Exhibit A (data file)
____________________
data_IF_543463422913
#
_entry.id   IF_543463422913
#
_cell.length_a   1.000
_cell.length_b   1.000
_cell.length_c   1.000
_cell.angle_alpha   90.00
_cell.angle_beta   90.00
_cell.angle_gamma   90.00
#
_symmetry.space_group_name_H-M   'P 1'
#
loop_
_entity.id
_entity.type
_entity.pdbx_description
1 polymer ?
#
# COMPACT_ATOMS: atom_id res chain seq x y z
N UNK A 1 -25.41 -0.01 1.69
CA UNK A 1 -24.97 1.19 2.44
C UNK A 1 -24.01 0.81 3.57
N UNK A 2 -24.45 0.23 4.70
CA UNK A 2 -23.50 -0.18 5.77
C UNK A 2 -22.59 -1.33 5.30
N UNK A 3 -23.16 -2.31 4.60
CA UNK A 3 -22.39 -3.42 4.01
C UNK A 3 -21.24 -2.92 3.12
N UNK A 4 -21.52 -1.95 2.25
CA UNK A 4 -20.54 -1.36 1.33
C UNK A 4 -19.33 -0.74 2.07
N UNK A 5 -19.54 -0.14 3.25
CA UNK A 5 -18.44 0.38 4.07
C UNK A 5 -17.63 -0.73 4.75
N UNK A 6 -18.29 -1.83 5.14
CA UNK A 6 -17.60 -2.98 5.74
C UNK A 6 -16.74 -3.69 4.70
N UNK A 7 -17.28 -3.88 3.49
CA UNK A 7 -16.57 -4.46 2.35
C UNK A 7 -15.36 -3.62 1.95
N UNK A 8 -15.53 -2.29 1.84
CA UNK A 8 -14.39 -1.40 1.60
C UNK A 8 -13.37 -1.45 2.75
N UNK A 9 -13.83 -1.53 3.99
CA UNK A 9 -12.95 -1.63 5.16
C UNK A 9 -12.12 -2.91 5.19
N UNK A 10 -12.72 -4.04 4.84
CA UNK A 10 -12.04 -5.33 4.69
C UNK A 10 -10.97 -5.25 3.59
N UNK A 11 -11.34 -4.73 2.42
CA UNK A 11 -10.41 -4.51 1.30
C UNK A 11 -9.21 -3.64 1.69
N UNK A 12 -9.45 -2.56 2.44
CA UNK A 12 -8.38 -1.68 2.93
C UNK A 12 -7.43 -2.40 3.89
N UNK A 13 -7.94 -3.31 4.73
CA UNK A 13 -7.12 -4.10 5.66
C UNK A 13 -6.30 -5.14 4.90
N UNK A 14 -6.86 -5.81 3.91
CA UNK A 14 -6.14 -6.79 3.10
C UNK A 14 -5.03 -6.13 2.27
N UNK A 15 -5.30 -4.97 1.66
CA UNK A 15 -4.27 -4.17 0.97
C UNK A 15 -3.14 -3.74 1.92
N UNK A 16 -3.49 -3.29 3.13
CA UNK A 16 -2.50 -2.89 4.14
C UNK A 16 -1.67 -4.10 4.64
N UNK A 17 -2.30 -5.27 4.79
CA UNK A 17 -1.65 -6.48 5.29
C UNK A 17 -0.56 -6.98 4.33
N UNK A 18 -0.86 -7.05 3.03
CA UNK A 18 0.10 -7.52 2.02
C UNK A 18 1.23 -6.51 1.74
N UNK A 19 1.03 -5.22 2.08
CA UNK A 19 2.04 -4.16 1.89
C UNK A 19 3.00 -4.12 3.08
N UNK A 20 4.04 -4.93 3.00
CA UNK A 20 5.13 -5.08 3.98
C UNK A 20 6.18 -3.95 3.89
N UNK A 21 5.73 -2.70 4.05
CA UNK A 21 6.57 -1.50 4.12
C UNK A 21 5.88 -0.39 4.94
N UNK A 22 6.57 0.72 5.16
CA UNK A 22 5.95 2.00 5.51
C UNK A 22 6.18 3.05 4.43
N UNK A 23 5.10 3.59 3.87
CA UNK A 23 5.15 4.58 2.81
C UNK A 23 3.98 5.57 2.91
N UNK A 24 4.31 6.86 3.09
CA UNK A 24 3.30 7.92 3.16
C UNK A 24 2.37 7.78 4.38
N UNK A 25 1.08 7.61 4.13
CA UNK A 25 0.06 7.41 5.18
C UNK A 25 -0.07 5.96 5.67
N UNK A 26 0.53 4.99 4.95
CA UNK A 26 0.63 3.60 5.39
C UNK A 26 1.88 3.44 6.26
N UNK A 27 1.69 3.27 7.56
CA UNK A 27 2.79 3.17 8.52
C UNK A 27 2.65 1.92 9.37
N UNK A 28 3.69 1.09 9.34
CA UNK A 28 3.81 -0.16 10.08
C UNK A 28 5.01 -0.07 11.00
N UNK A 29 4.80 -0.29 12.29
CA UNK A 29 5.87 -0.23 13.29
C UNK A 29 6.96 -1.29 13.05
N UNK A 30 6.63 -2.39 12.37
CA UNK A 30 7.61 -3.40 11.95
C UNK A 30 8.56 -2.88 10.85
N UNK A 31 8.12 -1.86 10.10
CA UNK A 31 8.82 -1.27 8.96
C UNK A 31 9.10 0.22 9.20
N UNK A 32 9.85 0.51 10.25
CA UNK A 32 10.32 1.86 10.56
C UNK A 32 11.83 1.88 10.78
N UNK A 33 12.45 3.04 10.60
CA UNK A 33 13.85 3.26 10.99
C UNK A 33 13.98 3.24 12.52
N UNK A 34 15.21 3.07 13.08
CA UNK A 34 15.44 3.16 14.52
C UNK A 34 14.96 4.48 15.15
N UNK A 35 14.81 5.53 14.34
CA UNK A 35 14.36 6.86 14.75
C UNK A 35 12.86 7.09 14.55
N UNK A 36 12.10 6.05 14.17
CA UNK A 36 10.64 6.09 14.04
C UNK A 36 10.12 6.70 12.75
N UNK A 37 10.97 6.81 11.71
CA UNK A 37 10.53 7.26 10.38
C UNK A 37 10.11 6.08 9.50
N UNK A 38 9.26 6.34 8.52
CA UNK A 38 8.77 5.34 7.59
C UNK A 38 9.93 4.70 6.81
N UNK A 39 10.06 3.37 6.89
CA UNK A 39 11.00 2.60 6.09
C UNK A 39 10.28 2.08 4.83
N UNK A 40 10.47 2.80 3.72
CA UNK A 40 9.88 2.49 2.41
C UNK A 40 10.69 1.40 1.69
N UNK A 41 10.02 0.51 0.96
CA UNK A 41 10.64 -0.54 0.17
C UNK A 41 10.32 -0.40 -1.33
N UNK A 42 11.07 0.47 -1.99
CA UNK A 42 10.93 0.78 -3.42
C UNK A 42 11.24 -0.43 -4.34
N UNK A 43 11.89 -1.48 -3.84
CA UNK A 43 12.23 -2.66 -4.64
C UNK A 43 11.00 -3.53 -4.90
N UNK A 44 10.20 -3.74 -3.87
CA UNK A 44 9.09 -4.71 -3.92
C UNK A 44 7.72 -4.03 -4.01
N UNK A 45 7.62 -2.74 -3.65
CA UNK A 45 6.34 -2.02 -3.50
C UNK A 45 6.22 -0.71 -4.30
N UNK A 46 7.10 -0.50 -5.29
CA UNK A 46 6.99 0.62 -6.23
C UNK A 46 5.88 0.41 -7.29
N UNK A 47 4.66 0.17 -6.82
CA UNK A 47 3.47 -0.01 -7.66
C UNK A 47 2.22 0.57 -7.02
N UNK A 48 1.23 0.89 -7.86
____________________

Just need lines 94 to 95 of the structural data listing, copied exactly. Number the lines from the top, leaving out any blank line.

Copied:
CA UNK A 25 0.06 7.41 5.18
C UNK A 25 -0.07 5.96 5.67